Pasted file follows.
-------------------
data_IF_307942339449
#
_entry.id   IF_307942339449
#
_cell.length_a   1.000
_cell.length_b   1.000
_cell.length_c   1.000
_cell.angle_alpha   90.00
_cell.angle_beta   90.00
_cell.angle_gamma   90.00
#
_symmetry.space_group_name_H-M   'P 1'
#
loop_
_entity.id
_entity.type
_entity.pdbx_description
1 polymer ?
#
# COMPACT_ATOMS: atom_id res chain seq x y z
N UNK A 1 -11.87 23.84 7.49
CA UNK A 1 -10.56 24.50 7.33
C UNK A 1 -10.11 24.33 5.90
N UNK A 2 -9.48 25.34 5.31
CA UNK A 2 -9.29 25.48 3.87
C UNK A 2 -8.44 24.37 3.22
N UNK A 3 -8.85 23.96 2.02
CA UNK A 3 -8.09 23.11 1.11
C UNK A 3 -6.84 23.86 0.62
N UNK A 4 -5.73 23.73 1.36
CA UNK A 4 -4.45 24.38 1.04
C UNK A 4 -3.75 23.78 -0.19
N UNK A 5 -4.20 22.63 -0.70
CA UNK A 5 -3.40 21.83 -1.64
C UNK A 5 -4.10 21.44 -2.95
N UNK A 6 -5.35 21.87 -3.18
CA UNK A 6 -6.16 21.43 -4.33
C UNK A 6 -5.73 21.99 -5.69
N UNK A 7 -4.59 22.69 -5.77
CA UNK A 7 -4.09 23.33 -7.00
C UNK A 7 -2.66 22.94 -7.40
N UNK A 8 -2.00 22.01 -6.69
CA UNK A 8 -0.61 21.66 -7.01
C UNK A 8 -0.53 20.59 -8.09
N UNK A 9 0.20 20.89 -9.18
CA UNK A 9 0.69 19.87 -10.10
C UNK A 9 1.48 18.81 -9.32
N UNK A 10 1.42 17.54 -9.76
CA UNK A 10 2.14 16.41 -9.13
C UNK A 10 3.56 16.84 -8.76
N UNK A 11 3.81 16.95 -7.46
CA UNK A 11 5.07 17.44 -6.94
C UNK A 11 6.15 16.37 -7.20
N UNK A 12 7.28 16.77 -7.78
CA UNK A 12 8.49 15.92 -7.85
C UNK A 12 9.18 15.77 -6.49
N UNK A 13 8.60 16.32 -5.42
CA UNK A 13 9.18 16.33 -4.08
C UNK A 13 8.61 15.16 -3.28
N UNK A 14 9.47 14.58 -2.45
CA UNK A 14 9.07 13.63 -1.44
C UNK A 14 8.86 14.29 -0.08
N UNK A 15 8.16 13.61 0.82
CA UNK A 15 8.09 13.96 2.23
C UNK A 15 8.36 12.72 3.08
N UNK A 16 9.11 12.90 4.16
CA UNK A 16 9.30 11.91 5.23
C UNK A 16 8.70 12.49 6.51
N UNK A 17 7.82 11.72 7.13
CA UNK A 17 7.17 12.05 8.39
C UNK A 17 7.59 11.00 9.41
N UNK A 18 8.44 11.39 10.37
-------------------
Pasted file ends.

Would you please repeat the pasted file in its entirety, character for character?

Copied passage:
data_IF_307942339449
#
_entry.id   IF_307942339449
#
_cell.length_a   1.000
_cell.length_b   1.000
_cell.length_c   1.000
_cell.angle_alpha   90.00
_cell.angle_beta   90.00
_cell.angle_gamma   90.00
#
_symmetry.space_group_name_H-M   'P 1'
#
loop_
_entity.id
_entity.type
_entity.pdbx_description
1 polymer ?
#
# COMPACT_ATOMS: atom_id res chain seq x y z
N UNK A 1 -11.87 23.84 7.49
CA UNK A 1 -10.56 24.50 7.33
C UNK A 1 -10.11 24.33 5.90
N UNK A 2 -9.48 25.34 5.31
CA UNK A 2 -9.29 25.48 3.87
C UNK A 2 -8.44 24.37 3.22
N UNK A 3 -8.85 23.96 2.02
CA UNK A 3 -8.09 23.11 1.11
C UNK A 3 -6.84 23.86 0.62
N UNK A 4 -5.73 23.73 1.36
CA UNK A 4 -4.45 24.38 1.04
C UNK A 4 -3.75 23.78 -0.19
N UNK A 5 -4.20 22.63 -0.70
CA UNK A 5 -3.40 21.83 -1.64
C UNK A 5 -4.10 21.44 -2.95
N UNK A 6 -5.35 21.87 -3.18
CA UNK A 6 -6.16 21.43 -4.33
C UNK A 6 -5.73 21.99 -5.69
N UNK A 7 -4.59 22.69 -5.77
CA UNK A 7 -4.09 23.33 -7.00
C UNK A 7 -2.66 22.94 -7.40
N UNK A 8 -2.00 22.01 -6.69
CA UNK A 8 -0.61 21.66 -7.01
C UNK A 8 -0.53 20.59 -8.09
N UNK A 9 0.20 20.89 -9.18
CA UNK A 9 0.69 19.87 -10.10
C UNK A 9 1.48 18.81 -9.32
N UNK A 10 1.42 17.54 -9.76
CA UNK A 10 2.14 16.41 -9.13
C UNK A 10 3.56 16.84 -8.76
N UNK A 11 3.81 16.95 -7.46
CA UNK A 11 5.07 17.44 -6.94
C UNK A 11 6.15 16.37 -7.20
N UNK A 12 7.28 16.77 -7.78
CA UNK A 12 8.49 15.92 -7.85
C UNK A 12 9.18 15.77 -6.49
N UNK A 13 8.60 16.32 -5.42
CA UNK A 13 9.18 16.33 -4.08
C UNK A 13 8.61 15.16 -3.28
N UNK A 14 9.47 14.58 -2.45
CA UNK A 14 9.07 13.63 -1.44
C UNK A 14 8.86 14.29 -0.08
N UNK A 15 8.16 13.61 0.82
CA UNK A 15 8.09 13.96 2.23
C UNK A 15 8.36 12.72 3.08
N UNK A 16 9.11 12.90 4.16
CA UNK A 16 9.30 11.91 5.23
C UNK A 16 8.70 12.49 6.51
N UNK A 17 7.82 11.72 7.13
CA UNK A 17 7.17 12.05 8.39
C UNK A 17 7.59 11.00 9.41
N UNK A 18 8.44 11.39 10.37